Strategic plans aren’t dead, just different

Today’s business environment demands agility and multiple antennae to pick up signals from myriad sources. Short-term initiatives have replaced unyielding 10-year overviews.

The strategic plan, military in origin, has been part of business since World War II.

Although strategic planning has led to great success for many businesses, some question its usefulness. The future is no longer reasonably predictable, and the pace of change continues to rise with new technology and constant communication, but that doesn’t mean strategic plans are dead. It just means they have become different.

Rigid three-, five- and 10-year strategic business plans have been replaced with shorter-term plans—some as short as 12 months. They strike the right balance of strategy and adaptability. Some focus on a direction with supporting short-term initiatives versus what results will be achieved at the end of a five-year timeframe. They allow for experimentation.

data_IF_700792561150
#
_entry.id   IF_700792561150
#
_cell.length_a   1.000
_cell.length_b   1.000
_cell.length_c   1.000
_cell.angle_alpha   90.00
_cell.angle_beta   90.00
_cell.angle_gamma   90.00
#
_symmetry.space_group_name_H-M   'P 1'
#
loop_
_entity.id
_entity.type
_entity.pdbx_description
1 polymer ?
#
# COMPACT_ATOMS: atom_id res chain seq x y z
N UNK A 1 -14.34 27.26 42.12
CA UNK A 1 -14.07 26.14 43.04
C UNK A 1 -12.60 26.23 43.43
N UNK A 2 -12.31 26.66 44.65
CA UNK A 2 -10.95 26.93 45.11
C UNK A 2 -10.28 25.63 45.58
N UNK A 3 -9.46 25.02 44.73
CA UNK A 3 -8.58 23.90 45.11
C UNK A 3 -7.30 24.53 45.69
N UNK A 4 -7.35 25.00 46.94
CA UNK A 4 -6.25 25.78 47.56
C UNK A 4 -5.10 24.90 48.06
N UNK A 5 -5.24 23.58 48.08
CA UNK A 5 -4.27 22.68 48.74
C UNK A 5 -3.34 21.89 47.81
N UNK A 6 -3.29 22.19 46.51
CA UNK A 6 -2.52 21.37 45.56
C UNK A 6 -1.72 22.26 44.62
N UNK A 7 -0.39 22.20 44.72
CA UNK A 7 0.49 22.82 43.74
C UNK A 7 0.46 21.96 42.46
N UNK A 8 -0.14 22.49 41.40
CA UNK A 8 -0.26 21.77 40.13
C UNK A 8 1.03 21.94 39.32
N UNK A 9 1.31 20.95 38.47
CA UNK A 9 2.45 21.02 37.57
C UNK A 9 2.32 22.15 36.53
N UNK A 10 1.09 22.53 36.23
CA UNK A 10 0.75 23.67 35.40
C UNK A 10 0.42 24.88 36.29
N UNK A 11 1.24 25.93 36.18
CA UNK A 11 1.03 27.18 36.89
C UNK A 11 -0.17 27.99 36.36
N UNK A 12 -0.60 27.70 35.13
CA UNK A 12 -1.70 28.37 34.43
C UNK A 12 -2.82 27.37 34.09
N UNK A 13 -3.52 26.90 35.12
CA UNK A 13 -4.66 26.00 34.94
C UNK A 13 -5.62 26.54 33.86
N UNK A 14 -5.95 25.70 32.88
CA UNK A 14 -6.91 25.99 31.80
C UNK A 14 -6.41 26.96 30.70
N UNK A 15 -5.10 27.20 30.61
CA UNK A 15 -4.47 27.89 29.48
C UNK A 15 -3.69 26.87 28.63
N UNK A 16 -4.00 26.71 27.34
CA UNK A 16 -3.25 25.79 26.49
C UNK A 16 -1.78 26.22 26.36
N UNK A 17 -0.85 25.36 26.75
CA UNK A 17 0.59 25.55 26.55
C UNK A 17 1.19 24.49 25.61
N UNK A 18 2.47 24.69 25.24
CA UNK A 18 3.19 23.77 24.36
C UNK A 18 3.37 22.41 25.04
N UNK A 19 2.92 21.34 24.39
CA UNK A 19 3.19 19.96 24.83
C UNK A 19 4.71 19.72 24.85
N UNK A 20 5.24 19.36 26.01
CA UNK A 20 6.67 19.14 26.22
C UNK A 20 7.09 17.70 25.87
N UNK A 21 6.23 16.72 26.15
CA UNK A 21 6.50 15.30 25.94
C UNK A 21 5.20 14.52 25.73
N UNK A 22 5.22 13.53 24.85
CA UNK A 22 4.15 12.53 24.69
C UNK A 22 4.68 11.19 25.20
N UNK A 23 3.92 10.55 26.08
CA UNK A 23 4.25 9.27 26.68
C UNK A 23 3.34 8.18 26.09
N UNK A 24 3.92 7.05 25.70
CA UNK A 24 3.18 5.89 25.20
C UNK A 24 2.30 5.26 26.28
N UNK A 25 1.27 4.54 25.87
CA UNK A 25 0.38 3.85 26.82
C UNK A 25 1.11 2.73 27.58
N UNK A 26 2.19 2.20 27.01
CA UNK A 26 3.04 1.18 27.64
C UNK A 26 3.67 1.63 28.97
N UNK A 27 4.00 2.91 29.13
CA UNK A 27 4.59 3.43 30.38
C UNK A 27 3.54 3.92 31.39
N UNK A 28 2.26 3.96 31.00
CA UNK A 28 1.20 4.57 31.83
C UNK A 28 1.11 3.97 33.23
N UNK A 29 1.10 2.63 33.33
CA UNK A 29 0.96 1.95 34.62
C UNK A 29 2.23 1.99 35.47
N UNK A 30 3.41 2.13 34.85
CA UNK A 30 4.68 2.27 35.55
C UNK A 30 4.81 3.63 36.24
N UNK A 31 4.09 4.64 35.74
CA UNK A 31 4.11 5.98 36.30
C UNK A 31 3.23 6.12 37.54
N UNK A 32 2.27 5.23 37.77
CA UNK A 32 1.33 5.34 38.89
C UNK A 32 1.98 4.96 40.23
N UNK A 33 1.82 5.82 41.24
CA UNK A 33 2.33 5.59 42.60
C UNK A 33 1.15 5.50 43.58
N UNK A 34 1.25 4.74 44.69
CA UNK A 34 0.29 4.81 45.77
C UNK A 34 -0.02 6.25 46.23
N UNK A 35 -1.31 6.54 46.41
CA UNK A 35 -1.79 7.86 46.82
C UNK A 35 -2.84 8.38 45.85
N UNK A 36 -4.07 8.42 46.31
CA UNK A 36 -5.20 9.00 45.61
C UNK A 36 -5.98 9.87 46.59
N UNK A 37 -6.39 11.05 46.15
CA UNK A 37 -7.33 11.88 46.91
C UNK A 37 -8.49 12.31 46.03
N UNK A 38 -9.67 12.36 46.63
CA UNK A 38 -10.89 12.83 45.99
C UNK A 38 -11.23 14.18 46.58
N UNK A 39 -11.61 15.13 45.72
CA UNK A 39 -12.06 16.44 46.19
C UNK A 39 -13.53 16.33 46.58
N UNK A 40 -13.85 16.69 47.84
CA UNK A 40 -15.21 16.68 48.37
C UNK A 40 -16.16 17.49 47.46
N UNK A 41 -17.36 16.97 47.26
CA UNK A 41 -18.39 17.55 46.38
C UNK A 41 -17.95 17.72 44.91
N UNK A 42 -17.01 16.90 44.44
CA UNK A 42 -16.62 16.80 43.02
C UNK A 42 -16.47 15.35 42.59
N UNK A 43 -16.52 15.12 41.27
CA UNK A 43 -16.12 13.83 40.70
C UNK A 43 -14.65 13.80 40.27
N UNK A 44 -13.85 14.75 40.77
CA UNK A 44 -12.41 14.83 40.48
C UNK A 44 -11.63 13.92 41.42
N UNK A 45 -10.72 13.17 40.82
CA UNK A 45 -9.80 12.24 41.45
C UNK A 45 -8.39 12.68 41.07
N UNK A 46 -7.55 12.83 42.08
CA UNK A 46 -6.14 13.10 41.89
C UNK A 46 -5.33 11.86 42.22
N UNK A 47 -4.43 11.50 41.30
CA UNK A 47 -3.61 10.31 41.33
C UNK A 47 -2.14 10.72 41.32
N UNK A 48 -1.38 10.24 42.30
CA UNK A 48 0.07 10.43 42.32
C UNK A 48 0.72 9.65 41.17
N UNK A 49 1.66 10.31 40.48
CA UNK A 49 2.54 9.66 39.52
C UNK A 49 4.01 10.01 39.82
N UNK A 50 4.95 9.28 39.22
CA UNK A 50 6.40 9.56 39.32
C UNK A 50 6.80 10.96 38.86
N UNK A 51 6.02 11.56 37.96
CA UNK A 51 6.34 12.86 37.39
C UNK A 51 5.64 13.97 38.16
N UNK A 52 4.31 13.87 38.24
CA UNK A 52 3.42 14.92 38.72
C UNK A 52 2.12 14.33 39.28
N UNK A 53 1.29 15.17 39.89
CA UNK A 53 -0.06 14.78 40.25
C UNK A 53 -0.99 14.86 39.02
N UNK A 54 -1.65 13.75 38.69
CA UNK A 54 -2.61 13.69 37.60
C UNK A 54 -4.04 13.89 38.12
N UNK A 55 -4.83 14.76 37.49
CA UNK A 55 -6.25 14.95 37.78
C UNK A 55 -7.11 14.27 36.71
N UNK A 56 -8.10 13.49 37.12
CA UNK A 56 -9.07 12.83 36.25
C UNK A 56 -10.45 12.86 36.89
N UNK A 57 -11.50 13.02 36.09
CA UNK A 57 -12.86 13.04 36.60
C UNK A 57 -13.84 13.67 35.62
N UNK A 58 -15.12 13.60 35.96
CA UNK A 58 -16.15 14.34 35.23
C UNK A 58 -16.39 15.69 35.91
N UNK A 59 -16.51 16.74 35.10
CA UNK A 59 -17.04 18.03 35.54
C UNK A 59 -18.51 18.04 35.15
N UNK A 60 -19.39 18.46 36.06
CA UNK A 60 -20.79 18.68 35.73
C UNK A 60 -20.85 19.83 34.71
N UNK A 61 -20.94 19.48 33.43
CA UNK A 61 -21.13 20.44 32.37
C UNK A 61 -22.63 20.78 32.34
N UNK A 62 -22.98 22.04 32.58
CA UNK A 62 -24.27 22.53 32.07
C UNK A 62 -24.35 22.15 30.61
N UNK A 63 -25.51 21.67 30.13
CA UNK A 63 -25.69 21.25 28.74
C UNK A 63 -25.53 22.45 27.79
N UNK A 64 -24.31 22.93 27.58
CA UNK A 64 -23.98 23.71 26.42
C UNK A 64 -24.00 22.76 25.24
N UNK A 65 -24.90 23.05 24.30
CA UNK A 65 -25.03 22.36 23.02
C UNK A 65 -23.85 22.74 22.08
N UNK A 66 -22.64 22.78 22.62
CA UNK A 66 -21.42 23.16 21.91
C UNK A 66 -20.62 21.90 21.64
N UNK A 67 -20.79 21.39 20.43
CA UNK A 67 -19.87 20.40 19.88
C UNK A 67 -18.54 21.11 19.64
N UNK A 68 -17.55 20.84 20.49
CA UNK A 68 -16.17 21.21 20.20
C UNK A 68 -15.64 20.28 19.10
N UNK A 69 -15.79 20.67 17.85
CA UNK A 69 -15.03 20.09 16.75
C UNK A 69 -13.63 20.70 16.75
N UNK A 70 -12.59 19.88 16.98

So, is your strategic communications plan really strategic? Does your company strategic business plan serve as an input to it? Does it have flexibility and opportunities for modification built into it? Given today’s pace of change, there is no time to waste.

Testing, listening and measurement must occur throughout plan implementation. You must get information directly from key stakeholders and make decisions based on a real-time understanding of what’s happening on the ground. In other words, you’re being proactive, making midcourse corrections, adapting to changes arising.

For those working for companies that don’t have a documented strategy, business plan or strategic direction, it’s time to do some investigative work. What major investments have been made to the organization’s operation in the last year? Who led or approved these investments?

Talk to the key players and find out the rationale behind the investments. Align your strategic communications plan to the objectives of these investments.

As with other business functions, communications must be linked to business objectives. This includes the annual master plan and project plans. With an understanding of business objectives, we can set communication objectives, determine what to measure, and demonstrate value added.

The rapid pace of change will continue and is not a reason to stop strategic planning. Today’s communications plans offer the right amount of strategy and adaptability to keep business moving forward, learning from results so we can do more of what’s working.

Need help with your strategic plan? Let us know.

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